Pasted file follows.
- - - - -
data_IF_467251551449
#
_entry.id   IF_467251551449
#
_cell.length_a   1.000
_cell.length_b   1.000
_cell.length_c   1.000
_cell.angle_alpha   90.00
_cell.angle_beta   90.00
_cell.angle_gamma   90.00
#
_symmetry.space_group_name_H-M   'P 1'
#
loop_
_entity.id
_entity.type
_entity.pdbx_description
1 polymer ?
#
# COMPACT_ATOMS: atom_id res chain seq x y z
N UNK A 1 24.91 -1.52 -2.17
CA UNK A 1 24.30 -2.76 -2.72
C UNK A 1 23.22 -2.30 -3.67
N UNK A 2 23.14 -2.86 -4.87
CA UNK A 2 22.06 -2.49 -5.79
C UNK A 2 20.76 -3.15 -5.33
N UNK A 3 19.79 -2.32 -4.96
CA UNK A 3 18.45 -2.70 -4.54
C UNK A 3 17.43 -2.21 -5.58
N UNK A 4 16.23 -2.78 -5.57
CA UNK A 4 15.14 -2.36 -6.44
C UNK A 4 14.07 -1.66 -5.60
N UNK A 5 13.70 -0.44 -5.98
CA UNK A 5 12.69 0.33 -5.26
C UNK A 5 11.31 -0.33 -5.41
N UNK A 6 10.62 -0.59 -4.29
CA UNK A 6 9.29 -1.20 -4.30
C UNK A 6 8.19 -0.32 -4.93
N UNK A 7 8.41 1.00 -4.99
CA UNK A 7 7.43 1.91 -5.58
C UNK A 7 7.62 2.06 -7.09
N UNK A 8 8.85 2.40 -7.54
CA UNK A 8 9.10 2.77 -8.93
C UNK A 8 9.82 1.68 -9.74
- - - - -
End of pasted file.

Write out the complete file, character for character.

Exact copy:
data_IF_467251551449
#
_entry.id   IF_467251551449
#
_cell.length_a   1.000
_cell.length_b   1.000
_cell.length_c   1.000
_cell.angle_alpha   90.00
_cell.angle_beta   90.00
_cell.angle_gamma   90.00
#
_symmetry.space_group_name_H-M   'P 1'
#
loop_
_entity.id
_entity.type
_entity.pdbx_description
1 polymer ?
#
# COMPACT_ATOMS: atom_id res chain seq x y z
N UNK A 1 24.91 -1.52 -2.17
CA UNK A 1 24.30 -2.76 -2.72
C UNK A 1 23.22 -2.30 -3.67
N UNK A 2 23.14 -2.86 -4.87
CA UNK A 2 22.06 -2.49 -5.79
C UNK A 2 20.76 -3.15 -5.33
N UNK A 3 19.79 -2.32 -4.96
CA UNK A 3 18.45 -2.70 -4.54
C UNK A 3 17.43 -2.21 -5.58
N UNK A 4 16.23 -2.78 -5.57
CA UNK A 4 15.14 -2.36 -6.44
C UNK A 4 14.07 -1.66 -5.60
N UNK A 5 13.70 -0.44 -5.98
CA UNK A 5 12.69 0.33 -5.26
C UNK A 5 11.31 -0.33 -5.41
N UNK A 6 10.62 -0.59 -4.29
CA UNK A 6 9.29 -1.20 -4.30
C UNK A 6 8.19 -0.32 -4.93
N UNK A 7 8.41 1.00 -4.99
CA UNK A 7 7.43 1.91 -5.58
C UNK A 7 7.62 2.06 -7.09
N UNK A 8 8.85 2.40 -7.54
CA UNK A 8 9.10 2.77 -8.93
C UNK A 8 9.82 1.68 -9.74